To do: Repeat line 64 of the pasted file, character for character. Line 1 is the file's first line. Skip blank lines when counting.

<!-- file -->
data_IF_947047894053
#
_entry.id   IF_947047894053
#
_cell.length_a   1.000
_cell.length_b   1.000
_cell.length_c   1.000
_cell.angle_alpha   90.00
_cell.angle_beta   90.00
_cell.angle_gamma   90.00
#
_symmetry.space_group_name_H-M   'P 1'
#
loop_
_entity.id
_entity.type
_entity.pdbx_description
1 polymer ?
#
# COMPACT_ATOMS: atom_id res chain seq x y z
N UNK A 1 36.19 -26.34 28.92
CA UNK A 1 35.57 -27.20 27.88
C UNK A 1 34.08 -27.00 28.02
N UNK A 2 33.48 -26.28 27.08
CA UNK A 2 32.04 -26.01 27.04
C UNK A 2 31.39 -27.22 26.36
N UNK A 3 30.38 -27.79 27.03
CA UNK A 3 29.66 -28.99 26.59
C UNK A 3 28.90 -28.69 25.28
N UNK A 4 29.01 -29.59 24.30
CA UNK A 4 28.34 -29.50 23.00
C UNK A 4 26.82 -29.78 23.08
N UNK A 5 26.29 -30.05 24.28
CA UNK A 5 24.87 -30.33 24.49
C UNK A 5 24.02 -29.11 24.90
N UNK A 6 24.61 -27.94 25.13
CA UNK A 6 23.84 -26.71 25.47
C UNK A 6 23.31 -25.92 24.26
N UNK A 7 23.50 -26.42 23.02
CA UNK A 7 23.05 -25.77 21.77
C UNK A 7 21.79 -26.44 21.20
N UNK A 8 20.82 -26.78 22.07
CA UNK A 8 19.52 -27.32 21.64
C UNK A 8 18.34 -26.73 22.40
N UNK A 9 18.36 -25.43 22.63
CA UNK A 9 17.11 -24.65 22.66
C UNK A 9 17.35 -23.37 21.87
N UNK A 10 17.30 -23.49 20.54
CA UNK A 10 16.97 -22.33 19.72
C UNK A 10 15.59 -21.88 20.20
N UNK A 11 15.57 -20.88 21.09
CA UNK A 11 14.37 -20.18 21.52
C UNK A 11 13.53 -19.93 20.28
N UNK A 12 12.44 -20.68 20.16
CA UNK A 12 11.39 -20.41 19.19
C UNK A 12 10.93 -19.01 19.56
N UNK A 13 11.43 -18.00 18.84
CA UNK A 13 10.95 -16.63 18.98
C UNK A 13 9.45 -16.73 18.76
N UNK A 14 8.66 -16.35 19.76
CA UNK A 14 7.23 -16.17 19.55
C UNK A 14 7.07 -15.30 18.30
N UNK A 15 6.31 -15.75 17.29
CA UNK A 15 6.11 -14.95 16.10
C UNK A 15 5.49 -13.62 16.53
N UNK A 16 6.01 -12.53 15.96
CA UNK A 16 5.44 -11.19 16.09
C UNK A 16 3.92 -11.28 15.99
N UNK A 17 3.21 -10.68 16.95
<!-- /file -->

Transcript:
CA UNK A 15 6.11 -14.95 16.10